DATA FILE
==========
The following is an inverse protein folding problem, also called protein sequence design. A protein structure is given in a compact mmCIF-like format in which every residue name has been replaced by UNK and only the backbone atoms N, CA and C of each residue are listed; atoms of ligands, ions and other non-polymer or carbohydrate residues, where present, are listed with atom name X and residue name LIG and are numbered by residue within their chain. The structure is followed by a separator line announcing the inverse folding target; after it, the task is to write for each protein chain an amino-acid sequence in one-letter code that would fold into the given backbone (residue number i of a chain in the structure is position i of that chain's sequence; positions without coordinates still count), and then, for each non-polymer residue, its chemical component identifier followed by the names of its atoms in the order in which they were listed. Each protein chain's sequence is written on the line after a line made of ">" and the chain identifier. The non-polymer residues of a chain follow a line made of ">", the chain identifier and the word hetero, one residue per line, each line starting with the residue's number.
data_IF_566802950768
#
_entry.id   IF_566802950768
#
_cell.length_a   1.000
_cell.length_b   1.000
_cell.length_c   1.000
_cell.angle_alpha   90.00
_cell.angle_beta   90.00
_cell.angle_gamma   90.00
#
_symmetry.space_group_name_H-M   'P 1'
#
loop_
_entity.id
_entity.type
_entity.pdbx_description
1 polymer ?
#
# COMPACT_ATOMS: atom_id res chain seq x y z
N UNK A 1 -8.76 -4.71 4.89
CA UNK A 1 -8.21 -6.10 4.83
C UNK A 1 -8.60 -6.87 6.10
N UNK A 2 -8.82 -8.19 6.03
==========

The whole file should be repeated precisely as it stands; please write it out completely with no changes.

The following is an inverse protein folding problem, also called protein sequence design. A protein structure is given in a compact mmCIF-like format in which every residue name has been replaced by UNK and only the backbone atoms N, CA and C of each residue are listed; atoms of ligands, ions and other non-polymer or carbohydrate residues, where present, are listed with atom name X and residue name LIG and are numbered by residue within their chain. The structure is followed by a separator line announcing the inverse folding target; after it, the task is to write for each protein chain an amino-acid sequence in one-letter code that would fold into the given backbone (residue number i of a chain in the structure is position i of that chain's sequence; positions without coordinates still count), and then, for each non-polymer residue, its chemical component identifier followed by the names of its atoms in the order in which they were listed. Each protein chain's sequence is written on the line after a line made of ">" and the chain identifier. The non-polymer residues of a chain follow a line made of ">", the chain identifier and the word hetero, one residue per line, each line starting with the residue's number.
data_IF_566802950768
#
_entry.id   IF_566802950768
#
_cell.length_a   1.000
_cell.length_b   1.000
_cell.length_c   1.000
_cell.angle_alpha   90.00
_cell.angle_beta   90.00
_cell.angle_gamma   90.00
#
_symmetry.space_group_name_H-M   'P 1'
#
loop_
_entity.id
_entity.type
_entity.pdbx_description
1 polymer ?
#
# COMPACT_ATOMS: atom_id res chain seq x y z
N UNK A 1 -8.76 -4.71 4.89
CA UNK A 1 -8.21 -6.10 4.83
C UNK A 1 -8.60 -6.87 6.10
N UNK A 2 -8.82 -8.19 6.03